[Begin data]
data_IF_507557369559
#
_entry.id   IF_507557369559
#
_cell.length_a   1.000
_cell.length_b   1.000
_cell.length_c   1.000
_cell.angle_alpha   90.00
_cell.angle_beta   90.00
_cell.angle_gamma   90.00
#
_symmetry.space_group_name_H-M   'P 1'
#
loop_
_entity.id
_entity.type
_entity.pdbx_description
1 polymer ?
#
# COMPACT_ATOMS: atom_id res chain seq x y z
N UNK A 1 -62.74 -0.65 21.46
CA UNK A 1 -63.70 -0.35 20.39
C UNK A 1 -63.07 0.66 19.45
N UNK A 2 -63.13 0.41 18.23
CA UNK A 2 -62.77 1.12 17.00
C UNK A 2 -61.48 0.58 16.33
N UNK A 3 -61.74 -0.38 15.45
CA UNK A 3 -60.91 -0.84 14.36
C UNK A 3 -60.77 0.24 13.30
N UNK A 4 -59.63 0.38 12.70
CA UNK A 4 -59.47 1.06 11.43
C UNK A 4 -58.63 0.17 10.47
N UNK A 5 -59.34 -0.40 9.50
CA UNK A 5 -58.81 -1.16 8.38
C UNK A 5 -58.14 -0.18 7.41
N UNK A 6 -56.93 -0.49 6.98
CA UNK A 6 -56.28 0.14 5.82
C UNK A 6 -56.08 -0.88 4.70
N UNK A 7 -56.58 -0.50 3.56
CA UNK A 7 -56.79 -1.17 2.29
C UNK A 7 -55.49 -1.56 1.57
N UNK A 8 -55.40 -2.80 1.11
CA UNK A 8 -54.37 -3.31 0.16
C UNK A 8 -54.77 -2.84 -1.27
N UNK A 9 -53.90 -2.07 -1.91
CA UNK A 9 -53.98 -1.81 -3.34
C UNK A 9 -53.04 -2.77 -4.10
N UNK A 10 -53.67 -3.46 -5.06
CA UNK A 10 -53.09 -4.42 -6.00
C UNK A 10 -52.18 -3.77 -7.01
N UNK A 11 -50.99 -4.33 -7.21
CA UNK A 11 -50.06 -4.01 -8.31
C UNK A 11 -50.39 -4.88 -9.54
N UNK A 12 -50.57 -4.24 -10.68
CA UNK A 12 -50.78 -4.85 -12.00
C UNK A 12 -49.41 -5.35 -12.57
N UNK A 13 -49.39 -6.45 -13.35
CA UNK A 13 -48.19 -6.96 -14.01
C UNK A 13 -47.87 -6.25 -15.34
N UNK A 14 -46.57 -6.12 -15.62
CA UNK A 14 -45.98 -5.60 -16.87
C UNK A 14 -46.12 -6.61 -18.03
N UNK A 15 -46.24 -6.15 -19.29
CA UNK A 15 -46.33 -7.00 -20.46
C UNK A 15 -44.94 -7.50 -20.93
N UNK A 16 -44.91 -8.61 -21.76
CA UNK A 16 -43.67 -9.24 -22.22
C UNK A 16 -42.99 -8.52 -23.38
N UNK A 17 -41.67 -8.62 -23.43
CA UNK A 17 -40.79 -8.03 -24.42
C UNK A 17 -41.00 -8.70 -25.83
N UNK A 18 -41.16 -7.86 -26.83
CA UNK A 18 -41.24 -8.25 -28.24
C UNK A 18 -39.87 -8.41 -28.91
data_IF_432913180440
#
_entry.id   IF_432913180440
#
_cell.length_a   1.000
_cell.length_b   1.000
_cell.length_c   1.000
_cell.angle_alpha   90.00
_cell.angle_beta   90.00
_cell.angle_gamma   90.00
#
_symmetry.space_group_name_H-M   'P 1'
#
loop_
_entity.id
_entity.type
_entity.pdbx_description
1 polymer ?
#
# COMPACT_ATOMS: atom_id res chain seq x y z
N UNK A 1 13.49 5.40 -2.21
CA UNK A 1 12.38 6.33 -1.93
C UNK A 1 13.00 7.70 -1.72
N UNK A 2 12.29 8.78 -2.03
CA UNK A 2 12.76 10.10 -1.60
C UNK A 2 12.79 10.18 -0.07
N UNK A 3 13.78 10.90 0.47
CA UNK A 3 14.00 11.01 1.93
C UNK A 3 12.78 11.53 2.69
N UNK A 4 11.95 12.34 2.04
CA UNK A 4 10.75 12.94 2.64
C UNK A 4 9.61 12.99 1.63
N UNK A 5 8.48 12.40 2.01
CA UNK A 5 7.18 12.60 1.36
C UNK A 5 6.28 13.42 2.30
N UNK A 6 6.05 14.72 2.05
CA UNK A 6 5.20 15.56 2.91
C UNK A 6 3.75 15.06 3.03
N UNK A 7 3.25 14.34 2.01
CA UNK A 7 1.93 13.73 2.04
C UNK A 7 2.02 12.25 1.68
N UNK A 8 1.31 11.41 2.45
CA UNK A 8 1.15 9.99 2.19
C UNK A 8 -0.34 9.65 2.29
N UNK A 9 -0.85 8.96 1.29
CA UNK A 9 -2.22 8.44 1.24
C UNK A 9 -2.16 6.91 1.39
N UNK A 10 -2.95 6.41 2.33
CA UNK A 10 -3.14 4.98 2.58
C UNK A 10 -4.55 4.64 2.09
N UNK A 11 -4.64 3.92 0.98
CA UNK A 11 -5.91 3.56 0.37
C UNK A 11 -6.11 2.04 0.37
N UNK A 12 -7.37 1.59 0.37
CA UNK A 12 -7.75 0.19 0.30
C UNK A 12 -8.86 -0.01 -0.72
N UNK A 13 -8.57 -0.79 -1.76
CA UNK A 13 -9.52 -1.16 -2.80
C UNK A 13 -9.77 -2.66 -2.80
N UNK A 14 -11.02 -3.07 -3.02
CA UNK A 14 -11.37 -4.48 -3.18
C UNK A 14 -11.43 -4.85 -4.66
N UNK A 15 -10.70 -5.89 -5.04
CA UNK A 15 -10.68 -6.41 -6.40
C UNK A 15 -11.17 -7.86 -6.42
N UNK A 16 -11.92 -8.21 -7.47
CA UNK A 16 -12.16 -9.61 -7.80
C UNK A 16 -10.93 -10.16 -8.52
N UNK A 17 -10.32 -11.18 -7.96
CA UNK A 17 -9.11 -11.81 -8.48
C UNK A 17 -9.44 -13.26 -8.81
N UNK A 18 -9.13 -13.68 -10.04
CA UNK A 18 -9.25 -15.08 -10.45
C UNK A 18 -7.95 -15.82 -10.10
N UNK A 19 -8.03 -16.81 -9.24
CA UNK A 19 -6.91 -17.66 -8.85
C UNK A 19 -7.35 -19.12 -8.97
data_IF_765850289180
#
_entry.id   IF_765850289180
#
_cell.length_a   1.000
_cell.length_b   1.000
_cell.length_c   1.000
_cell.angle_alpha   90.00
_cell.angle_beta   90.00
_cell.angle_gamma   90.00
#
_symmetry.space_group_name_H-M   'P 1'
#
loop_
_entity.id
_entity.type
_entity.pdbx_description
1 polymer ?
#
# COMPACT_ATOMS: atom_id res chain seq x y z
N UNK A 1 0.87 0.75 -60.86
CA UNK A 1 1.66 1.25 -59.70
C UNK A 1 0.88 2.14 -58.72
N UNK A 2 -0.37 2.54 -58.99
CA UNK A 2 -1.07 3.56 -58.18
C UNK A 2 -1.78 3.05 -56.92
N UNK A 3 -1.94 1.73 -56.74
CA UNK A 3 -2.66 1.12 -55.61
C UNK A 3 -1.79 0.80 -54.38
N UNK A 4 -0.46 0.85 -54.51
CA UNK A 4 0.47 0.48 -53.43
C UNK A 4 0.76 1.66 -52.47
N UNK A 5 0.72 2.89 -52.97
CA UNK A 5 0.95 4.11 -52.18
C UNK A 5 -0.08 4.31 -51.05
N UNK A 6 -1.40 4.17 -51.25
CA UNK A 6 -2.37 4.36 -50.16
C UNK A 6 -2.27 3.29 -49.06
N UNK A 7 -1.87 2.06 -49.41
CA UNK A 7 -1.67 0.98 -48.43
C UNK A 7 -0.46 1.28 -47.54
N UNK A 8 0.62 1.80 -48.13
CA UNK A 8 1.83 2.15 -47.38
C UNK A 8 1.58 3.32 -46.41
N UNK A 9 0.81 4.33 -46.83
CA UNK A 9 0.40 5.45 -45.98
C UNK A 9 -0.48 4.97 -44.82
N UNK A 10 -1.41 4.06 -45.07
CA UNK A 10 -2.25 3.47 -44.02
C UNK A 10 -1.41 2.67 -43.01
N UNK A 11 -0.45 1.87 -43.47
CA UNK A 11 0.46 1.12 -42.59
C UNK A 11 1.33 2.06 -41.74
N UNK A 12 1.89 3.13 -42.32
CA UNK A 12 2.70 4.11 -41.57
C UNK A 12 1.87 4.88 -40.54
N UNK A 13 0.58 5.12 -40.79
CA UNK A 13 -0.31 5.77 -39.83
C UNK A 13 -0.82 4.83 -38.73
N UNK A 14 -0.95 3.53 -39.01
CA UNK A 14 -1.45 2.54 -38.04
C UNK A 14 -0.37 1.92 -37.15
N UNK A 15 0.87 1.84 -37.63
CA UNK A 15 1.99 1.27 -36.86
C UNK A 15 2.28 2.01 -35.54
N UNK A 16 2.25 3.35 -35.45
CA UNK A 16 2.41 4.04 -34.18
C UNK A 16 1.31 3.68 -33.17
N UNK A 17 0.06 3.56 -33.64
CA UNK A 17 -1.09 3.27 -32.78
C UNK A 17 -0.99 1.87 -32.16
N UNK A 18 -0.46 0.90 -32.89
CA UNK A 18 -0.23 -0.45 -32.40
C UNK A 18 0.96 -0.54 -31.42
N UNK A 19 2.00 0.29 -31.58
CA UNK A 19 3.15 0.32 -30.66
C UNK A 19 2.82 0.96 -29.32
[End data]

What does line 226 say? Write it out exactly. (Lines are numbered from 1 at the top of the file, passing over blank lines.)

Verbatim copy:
N UNK A 19 2.00 0.29 -31.58